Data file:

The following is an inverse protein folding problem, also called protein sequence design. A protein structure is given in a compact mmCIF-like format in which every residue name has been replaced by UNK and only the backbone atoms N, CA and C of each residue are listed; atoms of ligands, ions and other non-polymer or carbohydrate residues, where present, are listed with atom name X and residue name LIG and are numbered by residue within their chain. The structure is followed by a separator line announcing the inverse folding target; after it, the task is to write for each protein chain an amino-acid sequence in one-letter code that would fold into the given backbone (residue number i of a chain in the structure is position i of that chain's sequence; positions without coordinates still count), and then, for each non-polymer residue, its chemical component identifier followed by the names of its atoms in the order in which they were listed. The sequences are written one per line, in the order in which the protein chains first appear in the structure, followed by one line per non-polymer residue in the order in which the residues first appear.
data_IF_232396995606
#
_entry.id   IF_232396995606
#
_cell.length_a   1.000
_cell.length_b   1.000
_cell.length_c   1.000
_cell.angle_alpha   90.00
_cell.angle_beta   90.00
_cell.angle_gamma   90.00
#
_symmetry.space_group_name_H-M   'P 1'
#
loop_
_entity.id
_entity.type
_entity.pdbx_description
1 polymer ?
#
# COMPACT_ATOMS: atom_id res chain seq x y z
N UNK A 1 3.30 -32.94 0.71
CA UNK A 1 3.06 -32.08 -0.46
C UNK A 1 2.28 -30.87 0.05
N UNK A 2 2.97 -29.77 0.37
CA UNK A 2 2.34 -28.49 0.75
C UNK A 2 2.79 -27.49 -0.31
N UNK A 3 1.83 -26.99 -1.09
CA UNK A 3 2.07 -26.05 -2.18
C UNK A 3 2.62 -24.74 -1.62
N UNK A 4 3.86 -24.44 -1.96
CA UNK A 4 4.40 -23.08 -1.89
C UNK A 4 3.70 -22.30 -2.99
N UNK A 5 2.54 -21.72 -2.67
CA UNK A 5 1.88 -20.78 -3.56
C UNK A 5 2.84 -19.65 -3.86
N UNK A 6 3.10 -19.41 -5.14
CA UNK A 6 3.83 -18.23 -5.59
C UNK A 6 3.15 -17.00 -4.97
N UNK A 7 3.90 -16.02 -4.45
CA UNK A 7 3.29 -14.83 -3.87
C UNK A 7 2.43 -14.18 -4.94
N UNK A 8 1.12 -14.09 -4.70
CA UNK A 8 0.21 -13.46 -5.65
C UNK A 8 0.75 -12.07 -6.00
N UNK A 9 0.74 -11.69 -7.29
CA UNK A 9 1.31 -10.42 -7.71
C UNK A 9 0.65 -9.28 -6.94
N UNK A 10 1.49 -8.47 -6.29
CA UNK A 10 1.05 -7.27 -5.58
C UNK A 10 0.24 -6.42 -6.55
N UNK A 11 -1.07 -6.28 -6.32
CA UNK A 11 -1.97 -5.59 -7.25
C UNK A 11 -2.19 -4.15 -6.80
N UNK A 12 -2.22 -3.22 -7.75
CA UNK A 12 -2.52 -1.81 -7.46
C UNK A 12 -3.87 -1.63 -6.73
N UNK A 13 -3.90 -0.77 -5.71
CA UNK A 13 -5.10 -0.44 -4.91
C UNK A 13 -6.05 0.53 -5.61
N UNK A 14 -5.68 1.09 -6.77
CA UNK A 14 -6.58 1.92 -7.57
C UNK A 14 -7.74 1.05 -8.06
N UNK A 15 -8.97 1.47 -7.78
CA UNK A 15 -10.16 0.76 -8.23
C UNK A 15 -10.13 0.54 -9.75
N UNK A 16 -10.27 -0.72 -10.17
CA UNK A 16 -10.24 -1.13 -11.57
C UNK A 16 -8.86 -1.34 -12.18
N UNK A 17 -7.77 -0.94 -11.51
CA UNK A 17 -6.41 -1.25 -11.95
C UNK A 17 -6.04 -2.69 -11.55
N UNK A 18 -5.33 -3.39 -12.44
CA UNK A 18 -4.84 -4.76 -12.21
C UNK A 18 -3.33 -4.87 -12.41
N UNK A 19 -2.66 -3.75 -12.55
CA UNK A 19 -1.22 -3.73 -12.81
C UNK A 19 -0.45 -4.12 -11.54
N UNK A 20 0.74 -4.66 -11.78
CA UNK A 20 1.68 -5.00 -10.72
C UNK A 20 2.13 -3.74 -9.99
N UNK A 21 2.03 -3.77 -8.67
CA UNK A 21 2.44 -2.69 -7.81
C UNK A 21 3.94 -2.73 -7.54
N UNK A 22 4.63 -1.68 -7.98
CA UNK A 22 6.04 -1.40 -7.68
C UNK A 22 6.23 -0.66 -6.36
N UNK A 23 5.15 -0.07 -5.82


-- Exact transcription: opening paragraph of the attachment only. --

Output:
The following is an inverse protein folding problem, also called protein sequence design. A protein structure is given in a compact mmCIF-like format in which every residue name has been replaced by UNK and only the backbone atoms N, CA and C of each residue are listed; atoms of ligands, ions and other non-polymer or carbohydrate residues, where present, are listed with atom name X and residue name LIG and are numbered by residue within their chain. The structure is followed by a separator line announcing the inverse folding target; after it, the task is to write for each protein chain an amino-acid sequence in one-letter code that would fold into the given backbone (residue number i of a chain in the structure is position i of that chain's sequence; positions without coordinates still count), and then, for each non-polymer residue, its chemical component identifier followed by the names of its atoms in the order in which they were listed. The sequences are written one per line, in the order in which the protein chains first appear in the structure, followed by one line per non-polymer residue in the order in which the residues first appear.